Learning to Give, Philanthropy education resources that teach giving and civic engagement

Landscape Garden Makeover
Lesson 3
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Lesson
Handouts
Academic Standards
Philanthropy Framework

Purpose:

The purpose of this lesson is for the learners to experience putting to use, in their school and/or community, what they have learned about landscape design and gardening.
 

Duration:

Five Fifty-Five Minute Class Periods and three field trips. Note: The field trips could be eliminated if learners did the site analysis and installation of the landscape garden design plan during out-of-school time.

Objectives:

The learner will:

  • access and explore a landscape garden design in the school/community.
  • develop a landscape garden design.
  • implement a landscape garden design.
  • understand that proper environmental landscaping can be a form of stewardship.

Service Experience:

Although this lesson contains a service project example, decisions about service plans and implementation should be made by students, as age appropriate.
Learn more about the stages of service-learning.

The purpose of this lesson is for the learners to experience putting to use, in their school and/or community, what they have learned about landscape design and gardening.

Materials:

  • Pictures of landscape garden problems in a neighborhood 
  • Daily Journal (Attachment One)
  • Graphing paper (to draw the landscape garden design plan)
  • Digital cameras (to take pictures of the site for assessment and plan development)
  • Horticulture resources (to select plantings; see references)
Handout 1
Daily Journal

Instructional Procedure(s):

Anticipatory Set:
Begin this class by projecting/sharing some of the following pictures and asking learners if they see any problems.

  1. Trees planted too close to a house (mature size of tree is not considered when planted) 
  2. Root ball of tree planted too high above the ground and mulch piled high on the trunk (promotes disease)
  3. Dead trees (root bound due to artificial burlap and wire not being removed from root ball when planted; or clay soil retaining water so roots don’t get enough oxygen.  Also, neighborhood covenants and developers may require one species of tree, which is problematic if that species becomes diseased.)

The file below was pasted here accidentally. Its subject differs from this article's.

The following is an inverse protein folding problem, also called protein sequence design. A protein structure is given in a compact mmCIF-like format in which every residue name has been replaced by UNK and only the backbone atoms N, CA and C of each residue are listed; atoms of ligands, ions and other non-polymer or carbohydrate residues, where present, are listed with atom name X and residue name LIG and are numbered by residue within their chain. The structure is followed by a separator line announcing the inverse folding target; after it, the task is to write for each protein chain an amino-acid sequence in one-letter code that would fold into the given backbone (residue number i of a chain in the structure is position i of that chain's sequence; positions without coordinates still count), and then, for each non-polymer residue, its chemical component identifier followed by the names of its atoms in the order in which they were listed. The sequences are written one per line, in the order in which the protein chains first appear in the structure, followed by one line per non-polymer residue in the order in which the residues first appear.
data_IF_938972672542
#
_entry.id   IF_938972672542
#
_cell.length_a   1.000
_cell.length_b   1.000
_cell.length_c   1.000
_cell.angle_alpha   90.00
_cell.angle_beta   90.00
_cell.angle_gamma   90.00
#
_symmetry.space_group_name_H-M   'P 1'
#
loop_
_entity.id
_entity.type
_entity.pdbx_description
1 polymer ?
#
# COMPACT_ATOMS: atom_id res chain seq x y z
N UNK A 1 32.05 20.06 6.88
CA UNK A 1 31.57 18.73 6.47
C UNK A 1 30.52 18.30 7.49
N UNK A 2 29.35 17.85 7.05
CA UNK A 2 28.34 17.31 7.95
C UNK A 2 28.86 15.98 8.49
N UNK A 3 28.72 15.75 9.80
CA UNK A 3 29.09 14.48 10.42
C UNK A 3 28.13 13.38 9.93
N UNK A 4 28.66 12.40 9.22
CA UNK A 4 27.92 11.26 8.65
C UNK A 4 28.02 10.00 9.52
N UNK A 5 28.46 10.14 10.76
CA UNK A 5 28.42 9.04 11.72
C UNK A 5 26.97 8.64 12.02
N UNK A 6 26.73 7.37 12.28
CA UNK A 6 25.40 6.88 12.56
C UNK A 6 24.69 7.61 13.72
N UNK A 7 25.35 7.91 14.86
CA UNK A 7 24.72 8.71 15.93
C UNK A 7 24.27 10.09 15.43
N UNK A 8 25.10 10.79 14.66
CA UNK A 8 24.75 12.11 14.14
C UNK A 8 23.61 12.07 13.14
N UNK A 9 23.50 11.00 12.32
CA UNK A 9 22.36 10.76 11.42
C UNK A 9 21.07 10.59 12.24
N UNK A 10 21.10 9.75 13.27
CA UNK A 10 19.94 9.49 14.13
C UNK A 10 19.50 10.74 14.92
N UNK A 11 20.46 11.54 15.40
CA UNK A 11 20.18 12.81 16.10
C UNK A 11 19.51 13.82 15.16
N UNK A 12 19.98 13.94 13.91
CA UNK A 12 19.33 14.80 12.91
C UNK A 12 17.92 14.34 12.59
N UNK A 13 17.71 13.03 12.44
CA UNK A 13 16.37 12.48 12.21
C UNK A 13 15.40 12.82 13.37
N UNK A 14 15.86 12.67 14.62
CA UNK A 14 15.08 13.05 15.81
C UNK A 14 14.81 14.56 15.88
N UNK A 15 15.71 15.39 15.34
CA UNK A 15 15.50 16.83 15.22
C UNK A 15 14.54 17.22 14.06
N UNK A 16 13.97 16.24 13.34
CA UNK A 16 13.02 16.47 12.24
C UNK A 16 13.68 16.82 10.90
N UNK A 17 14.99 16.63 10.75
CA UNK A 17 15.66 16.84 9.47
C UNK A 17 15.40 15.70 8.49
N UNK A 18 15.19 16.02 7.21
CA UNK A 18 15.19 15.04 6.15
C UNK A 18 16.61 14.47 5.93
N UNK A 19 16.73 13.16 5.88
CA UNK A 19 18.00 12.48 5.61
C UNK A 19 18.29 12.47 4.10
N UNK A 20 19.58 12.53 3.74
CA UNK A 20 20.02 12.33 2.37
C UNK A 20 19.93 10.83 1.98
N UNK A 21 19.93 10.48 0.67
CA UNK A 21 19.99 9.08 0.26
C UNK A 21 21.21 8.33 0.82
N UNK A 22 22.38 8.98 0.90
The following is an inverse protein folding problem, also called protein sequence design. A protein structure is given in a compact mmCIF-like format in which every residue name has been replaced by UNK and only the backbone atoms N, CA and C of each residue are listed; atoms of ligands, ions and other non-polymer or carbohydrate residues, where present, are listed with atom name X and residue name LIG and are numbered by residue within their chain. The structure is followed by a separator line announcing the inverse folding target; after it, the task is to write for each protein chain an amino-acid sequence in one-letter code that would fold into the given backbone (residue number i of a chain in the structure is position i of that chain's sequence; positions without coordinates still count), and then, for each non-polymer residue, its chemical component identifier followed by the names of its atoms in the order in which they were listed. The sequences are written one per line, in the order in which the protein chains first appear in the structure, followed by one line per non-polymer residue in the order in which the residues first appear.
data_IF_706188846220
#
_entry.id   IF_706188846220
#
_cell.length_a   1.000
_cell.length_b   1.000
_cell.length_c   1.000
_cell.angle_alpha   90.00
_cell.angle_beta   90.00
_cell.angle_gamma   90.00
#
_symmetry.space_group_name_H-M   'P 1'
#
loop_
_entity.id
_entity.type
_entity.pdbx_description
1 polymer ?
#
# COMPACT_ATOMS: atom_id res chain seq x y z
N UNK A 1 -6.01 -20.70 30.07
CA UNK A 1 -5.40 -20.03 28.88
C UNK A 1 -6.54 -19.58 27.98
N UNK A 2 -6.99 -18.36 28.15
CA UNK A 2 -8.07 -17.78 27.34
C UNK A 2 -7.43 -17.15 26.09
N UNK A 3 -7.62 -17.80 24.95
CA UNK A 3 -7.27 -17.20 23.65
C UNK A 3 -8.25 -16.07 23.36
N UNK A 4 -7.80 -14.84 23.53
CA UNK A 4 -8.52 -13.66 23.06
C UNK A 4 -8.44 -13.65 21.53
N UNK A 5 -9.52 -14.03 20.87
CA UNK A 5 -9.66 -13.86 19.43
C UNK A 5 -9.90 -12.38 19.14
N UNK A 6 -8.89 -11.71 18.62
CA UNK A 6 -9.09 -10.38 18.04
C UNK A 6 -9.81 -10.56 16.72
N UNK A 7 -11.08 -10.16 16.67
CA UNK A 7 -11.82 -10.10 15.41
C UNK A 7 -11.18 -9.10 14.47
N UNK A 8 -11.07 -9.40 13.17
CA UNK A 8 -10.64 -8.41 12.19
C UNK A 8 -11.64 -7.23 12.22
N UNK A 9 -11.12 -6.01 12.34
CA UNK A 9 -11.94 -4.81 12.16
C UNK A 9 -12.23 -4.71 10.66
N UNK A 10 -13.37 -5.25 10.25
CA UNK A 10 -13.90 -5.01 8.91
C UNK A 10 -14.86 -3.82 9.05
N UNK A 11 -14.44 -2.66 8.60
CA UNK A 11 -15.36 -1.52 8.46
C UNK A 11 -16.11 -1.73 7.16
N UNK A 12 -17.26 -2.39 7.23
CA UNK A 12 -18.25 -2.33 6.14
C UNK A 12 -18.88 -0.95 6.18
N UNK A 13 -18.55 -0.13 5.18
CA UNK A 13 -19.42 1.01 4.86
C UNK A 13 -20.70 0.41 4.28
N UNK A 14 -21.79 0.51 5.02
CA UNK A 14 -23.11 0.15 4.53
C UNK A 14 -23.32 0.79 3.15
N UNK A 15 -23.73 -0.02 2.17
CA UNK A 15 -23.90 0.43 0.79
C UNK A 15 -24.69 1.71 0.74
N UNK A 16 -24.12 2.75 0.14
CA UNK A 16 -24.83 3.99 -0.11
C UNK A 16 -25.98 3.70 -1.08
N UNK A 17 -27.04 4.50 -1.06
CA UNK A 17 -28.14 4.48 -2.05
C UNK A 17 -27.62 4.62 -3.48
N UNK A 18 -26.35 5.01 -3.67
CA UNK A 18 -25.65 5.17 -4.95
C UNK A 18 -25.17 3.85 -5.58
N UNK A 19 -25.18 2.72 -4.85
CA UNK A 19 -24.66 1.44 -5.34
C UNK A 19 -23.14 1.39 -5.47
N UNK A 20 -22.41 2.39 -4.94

4. Automatic water sprinklers operating during a rain storm (different types of grass requires different watering schedules)
  5. Tree trunks damaged from lawn mowers or weed whips (girdled)
  6. Use of lava rocks (rather than organic matter) as ground cover (plants stressed from heat generated by rock)
  7. Plants that are stressed or dying next to sidewalks or driveways (too much water, not enough water, poor soil, use of salt to remove snow in winter)
  8. Aconite or monkshood (toxic to small children and domestic animals.)  See Cornell University Poisonous Plants Informational Database references for picture of this or other plants
  9. Plants eaten by insects
  • While recording the problems depicted in the pictures on the board, ask them if they think that stewards of the environment might consider doing anything about the conditions shown in the pictures.

  • Have learners brainstorm actions that a steward of the environment might take to improve the quality of the landscape garden in these pictures.

  • Ask the learners to think of other pictures that could have been shown that represent other landscape garden problems.  While recording these problems, have the learners brainstorm actions that a steward of the environment might take to improve the quality of the landscape garden in these areas as well.

  • At the end of each class period have the learners complete and retain their Daily Journal. (See Attachment One)